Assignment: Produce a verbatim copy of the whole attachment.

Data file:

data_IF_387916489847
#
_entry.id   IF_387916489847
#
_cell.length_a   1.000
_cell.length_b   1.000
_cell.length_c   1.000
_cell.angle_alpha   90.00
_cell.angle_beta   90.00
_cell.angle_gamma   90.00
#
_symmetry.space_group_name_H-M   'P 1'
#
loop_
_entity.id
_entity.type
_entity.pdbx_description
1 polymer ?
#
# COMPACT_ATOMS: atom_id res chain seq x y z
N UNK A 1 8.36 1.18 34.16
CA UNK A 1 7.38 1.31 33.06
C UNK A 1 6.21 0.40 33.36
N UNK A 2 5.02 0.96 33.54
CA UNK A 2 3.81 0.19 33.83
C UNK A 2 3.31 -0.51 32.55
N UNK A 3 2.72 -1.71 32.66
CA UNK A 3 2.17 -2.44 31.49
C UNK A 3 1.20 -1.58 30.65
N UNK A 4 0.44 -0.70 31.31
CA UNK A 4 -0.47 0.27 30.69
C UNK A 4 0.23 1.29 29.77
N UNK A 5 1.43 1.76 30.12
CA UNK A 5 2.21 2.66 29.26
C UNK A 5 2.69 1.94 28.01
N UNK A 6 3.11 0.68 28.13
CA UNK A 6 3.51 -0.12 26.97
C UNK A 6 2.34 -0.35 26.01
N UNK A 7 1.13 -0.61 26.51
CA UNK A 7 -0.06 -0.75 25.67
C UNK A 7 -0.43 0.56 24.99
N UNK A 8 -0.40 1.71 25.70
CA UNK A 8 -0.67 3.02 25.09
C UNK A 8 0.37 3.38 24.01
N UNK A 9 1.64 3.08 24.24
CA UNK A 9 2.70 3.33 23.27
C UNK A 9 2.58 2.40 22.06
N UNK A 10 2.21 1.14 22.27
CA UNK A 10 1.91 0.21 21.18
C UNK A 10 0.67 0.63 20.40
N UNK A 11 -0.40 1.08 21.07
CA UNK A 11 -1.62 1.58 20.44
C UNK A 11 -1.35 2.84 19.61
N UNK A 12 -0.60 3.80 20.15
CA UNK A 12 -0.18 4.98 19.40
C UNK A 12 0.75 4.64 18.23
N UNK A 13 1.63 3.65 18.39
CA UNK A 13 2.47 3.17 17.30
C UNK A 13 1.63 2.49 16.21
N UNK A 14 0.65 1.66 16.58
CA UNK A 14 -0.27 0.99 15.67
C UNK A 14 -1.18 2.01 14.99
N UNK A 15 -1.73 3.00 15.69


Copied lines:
data_IF_387916489847
#
_entry.id   IF_387916489847
#
_cell.length_a   1.000
_cell.length_b   1.000
_cell.length_c   1.000
_cell.angle_alpha   90.00
_cell.angle_beta   90.00
_cell.angle_gamma   90.00
#
_symmetry.space_group_name_H-M   'P 1'
#
loop_
_entity.id
_entity.type
_entity.pdbx_description
1 polymer ?
#
# COMPACT_ATOMS: atom_id res chain seq x y z
N UNK A 1 8.36 1.18 34.16
CA UNK A 1 7.38 1.31 33.06
C UNK A 1 6.21 0.40 33.36
N UNK A 2 5.02 0.96 33.54
CA UNK A 2 3.81 0.19 33.83
C UNK A 2 3.31 -0.51 32.55
N UNK A 3 2.72 -1.71 32.66
CA UNK A 3 2.17 -2.44 31.49
C UNK A 3 1.20 -1.58 30.65
N UNK A 4 0.44 -0.70 31.31
CA UNK A 4 -0.47 0.27 30.69
C UNK A 4 0.23 1.29 29.77
N UNK A 5 1.43 1.76 30.12
CA UNK A 5 2.21 2.66 29.26
C UNK A 5 2.69 1.94 28.01
N UNK A 6 3.11 0.68 28.13
CA UNK A 6 3.51 -0.12 26.97
C UNK A 6 2.34 -0.35 26.01
N UNK A 7 1.13 -0.61 26.51
CA UNK A 7 -0.06 -0.75 25.67
C UNK A 7 -0.43 0.56 24.99
N UNK A 8 -0.40 1.71 25.70
CA UNK A 8 -0.67 3.02 25.09
C UNK A 8 0.37 3.38 24.01
N UNK A 9 1.64 3.08 24.24
CA UNK A 9 2.70 3.33 23.27
C UNK A 9 2.58 2.40 22.06
N UNK A 10 2.21 1.14 22.27
CA UNK A 10 1.91 0.21 21.18
C UNK A 10 0.67 0.63 20.40
N UNK A 11 -0.40 1.08 21.07
CA UNK A 11 -1.62 1.58 20.44
C UNK A 11 -1.35 2.84 19.61
N UNK A 12 -0.60 3.80 20.15
CA UNK A 12 -0.18 4.98 19.40
C UNK A 12 0.75 4.64 18.23
N UNK A 13 1.63 3.65 18.39
CA UNK A 13 2.47 3.17 17.30
C UNK A 13 1.63 2.49 16.21
N UNK A 14 0.65 1.66 16.58
CA UNK A 14 -0.27 0.99 15.67
C UNK A 14 -1.18 2.01 14.99
N UNK A 15 -1.73 3.00 15.69